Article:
My answer has always been that it’s better to have a team that spends money — even on some terrible players — than a team that doesn’t. Money enables you to correct mistakes or shortcomings in a hurry.
Yes, a team has to have talent coming up through its system. But it doesn’t necessarily have to include top-end starters. You can always go out and buy those. Or trade some of your surplus talent to get it.
Now, I know many of you are going to scream about the Erik Bedard deal and that you think the Mariners gave up too much. Maybe they did. Point is, you can deal talent to get a front line starter. You can throw money at free agent pitchers if you’ve got enough young talent and older talent to field a competitive team. The New York Mets have gotten plenty of bang for their buck after signing Santana and should have made the playoffs with him if not for their historic collapse. Trading for Beckett and buying Daisuke Matsuzaka helped the Red Sox win a World Series. And that is, after all, the ultimate goal. Winning a championship. It’s not about who can get the most players from Baseball America’s Top 100 on to their roster. That latter part can help you win down the road, but it is not the end goal.
And so, it’s best to keep some of that in mind as we go forward.
I’m sure Jack Zduriencik would love to get his hands on some top-projected starting pitchers in the coming June draft. And that he’d be thrilled to have some top-end guys knocking on the door in AAA right now. But if he doesn’t, it’s not the end of life as we know it. There is more than one way to acomplish the end goal of winning.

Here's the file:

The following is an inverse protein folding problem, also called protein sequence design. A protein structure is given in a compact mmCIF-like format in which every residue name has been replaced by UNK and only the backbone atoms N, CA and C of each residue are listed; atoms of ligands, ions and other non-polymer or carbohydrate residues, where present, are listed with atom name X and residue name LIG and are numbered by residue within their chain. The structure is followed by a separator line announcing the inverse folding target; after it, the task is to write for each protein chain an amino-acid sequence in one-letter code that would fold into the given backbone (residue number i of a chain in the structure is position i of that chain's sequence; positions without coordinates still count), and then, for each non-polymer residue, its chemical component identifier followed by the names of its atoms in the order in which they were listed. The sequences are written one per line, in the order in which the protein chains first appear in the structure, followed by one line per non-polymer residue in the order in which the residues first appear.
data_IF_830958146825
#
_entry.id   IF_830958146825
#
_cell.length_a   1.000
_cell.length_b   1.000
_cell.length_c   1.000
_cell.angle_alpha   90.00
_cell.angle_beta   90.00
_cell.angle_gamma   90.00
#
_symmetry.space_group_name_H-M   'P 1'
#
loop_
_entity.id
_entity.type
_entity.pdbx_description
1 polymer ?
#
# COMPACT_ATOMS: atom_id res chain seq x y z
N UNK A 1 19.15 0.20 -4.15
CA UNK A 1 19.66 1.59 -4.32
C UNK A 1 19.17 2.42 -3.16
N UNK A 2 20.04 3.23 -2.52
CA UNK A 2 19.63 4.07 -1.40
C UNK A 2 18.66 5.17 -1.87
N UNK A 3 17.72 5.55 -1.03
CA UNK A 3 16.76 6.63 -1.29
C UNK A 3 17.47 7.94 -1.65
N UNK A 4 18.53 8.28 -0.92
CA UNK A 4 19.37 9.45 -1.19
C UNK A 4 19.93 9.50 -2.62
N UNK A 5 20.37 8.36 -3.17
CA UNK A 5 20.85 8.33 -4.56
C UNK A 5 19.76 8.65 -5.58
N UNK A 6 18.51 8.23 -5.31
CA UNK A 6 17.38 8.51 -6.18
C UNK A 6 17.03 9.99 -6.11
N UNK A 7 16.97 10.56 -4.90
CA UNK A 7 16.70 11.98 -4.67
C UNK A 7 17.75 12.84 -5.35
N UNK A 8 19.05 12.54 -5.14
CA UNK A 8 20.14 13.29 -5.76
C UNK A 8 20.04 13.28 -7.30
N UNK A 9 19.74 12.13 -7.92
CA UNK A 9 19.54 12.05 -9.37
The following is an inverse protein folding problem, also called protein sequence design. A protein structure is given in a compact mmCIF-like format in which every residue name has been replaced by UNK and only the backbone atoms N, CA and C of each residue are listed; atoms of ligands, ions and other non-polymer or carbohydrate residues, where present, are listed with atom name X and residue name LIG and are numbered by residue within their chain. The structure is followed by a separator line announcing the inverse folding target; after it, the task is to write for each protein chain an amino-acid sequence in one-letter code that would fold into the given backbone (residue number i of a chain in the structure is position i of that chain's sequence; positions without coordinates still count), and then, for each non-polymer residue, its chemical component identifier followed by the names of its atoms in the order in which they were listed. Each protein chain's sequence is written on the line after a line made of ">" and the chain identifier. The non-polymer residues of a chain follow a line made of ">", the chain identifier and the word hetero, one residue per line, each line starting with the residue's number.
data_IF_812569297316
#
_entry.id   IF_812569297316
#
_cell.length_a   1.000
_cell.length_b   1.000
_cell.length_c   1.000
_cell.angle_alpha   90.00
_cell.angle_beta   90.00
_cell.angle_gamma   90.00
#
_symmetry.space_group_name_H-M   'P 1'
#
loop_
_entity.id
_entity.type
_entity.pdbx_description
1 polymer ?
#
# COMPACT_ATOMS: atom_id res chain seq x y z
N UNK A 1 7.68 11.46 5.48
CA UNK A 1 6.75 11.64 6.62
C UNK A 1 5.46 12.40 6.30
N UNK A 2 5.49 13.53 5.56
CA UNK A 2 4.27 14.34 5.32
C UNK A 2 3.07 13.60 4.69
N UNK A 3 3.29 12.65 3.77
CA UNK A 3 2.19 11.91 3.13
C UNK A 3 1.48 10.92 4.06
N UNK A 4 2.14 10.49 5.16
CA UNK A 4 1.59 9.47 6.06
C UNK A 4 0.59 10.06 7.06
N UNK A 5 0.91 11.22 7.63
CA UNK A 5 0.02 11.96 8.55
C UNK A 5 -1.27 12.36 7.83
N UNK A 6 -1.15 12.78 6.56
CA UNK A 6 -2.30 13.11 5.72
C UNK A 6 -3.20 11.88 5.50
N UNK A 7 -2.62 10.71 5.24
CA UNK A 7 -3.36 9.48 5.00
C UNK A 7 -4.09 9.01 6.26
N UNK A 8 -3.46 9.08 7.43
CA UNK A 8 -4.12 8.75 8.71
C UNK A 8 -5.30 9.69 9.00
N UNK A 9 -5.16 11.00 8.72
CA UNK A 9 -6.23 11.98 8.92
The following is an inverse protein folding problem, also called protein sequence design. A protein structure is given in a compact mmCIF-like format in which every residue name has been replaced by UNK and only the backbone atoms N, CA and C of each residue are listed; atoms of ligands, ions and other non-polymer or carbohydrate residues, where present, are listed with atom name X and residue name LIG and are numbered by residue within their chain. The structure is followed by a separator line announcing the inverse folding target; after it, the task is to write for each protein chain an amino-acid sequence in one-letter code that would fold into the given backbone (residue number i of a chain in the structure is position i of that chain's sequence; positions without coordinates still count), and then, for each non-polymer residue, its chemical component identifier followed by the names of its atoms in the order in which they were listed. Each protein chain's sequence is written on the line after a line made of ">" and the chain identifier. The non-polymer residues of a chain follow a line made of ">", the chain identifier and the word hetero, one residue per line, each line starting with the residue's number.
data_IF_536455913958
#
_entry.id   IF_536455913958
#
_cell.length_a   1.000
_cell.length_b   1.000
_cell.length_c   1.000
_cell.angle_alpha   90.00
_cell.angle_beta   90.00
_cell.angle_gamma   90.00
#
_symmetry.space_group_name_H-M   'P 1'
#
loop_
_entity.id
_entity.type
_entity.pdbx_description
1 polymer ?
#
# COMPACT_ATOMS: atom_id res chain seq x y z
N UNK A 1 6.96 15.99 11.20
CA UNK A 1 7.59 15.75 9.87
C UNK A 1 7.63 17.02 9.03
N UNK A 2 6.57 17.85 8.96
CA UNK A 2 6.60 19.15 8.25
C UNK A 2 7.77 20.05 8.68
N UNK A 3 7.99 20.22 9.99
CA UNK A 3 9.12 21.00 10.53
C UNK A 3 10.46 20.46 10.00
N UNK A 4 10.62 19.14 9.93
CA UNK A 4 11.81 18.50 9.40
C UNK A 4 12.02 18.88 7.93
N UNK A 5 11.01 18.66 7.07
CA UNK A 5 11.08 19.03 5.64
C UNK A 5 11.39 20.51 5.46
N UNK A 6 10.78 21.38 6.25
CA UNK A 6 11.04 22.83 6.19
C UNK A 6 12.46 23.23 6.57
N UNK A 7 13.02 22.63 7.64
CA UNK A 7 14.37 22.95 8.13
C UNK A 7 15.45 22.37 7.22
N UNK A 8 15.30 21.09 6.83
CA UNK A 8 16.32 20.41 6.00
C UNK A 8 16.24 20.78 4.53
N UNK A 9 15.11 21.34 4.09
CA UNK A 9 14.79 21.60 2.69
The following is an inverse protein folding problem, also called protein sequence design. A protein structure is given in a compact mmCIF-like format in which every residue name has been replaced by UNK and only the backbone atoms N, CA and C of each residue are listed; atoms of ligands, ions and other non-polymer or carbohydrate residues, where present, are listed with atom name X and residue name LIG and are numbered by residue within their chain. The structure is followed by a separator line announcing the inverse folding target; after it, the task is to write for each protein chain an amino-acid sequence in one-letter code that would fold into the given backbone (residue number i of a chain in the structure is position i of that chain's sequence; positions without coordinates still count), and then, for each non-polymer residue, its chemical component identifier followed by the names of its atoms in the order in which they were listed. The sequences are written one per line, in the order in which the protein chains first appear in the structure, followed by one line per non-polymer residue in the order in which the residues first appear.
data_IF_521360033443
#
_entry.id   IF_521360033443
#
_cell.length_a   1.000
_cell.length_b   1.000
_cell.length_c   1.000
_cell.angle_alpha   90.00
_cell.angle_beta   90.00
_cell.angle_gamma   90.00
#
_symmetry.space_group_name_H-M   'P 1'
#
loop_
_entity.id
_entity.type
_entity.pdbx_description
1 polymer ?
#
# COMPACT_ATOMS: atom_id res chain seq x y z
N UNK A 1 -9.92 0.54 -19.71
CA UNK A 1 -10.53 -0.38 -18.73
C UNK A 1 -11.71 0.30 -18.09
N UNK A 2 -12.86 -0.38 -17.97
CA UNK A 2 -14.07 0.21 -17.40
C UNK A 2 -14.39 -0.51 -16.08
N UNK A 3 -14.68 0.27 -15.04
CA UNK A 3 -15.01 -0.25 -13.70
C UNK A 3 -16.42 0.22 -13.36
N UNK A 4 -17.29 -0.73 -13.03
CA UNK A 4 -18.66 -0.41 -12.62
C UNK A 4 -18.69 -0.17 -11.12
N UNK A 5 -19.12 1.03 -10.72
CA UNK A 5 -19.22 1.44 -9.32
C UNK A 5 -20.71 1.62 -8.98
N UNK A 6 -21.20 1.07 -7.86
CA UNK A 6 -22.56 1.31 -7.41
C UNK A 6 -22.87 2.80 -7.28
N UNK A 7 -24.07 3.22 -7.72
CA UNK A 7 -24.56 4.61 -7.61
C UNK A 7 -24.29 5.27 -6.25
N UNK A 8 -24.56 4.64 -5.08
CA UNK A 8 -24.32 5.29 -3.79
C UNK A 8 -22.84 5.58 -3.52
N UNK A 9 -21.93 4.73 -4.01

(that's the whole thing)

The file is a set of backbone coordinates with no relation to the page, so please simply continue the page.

Despite well-documented failures by teams on the free-agent pitching front, or the giving up of arguably too much talent to acquire top pitchers, there are successes in that area as well. And the way the baseball market is heading, good veteran pitchers should be cheaper as we move forward.
The goal for a rotation is to get good pitching — period. And many of those young arms around the game are not all indicators of a bright future. Many are up now simply because teams are trying to penny pinch. Or, because their teams did not correctly identify the limits of their talent. Maybe it is the best thing to plug a guy like Aumont or Morrow in to a relief role right away rather than waste years trying to make them become the next Tim Lincecum in your rotation if they don’t have the skills to do it. And that’s what GMs and player development directors are paid good money for: to make those educated guesses early rather than too late.
The A’s have a ton of young arms. But not all of them are going to be good. Not all of them are going to stick in the majors. In fact, some of them already appear to be getting exposed for what they are — and I’m not talking about won-lost records. Put it this way: despite all the hype, the A’s do not look like they will be a World Series threat anytime soon. Same with the Rockies. Look how fast their future dreams took a tumble — starting with the rotation, as the USA Today story mentions — after their one-off, more-or-less fluke of a World Series appearance.
It’s tough to predict young pitching. And just because the Mariners don’t have as much of it right now as some other teams does not make them any less better positioned for a future championship as those clubs. In this case, the trend towards younger pitching in baseball does not automatically mean young and stellar pitching. We’re in a new financial era right now where, in the case of young starters, quantity in many cases is being put ahead of quality.